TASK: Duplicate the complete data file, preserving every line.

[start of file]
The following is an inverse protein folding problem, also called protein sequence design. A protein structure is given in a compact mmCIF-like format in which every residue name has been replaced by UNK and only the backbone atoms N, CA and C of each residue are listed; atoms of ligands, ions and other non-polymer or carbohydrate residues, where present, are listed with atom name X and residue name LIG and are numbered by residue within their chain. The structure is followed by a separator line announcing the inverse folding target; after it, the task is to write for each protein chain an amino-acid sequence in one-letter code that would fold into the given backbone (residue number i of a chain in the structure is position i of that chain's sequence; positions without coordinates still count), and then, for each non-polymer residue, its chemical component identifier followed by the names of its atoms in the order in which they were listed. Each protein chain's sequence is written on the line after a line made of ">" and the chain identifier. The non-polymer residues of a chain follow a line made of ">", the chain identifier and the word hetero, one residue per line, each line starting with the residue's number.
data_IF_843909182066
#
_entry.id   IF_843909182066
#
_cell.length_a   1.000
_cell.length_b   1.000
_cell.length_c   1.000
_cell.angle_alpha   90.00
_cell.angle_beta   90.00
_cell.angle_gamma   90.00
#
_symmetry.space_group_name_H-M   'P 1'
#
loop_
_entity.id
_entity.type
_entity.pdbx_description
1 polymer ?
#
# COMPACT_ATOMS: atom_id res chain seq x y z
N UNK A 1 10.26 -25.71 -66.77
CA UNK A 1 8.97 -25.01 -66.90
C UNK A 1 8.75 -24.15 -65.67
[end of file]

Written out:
The following is an inverse protein folding problem, also called protein sequence design. A protein structure is given in a compact mmCIF-like format in which every residue name has been replaced by UNK and only the backbone atoms N, CA and C of each residue are listed; atoms of ligands, ions and other non-polymer or carbohydrate residues, where present, are listed with atom name X and residue name LIG and are numbered by residue within their chain. The structure is followed by a separator line announcing the inverse folding target; after it, the task is to write for each protein chain an amino-acid sequence in one-letter code that would fold into the given backbone (residue number i of a chain in the structure is position i of that chain's sequence; positions without coordinates still count), and then, for each non-polymer residue, its chemical component identifier followed by the names of its atoms in the order in which they were listed. Each protein chain's sequence is written on the line after a line made of ">" and the chain identifier. The non-polymer residues of a chain follow a line made of ">", the chain identifier and the word hetero, one residue per line, each line starting with the residue's number.
data_IF_843909182066
#
_entry.id   IF_843909182066
#
_cell.length_a   1.000
_cell.length_b   1.000
_cell.length_c   1.000
_cell.angle_alpha   90.00
_cell.angle_beta   90.00
_cell.angle_gamma   90.00
#
_symmetry.space_group_name_H-M   'P 1'
#
loop_
_entity.id
_entity.type
_entity.pdbx_description
1 polymer ?
#
# COMPACT_ATOMS: atom_id res chain seq x y z
N UNK A 1 10.26 -25.71 -66.77
CA UNK A 1 8.97 -25.01 -66.90
C UNK A 1 8.75 -24.15 -65.67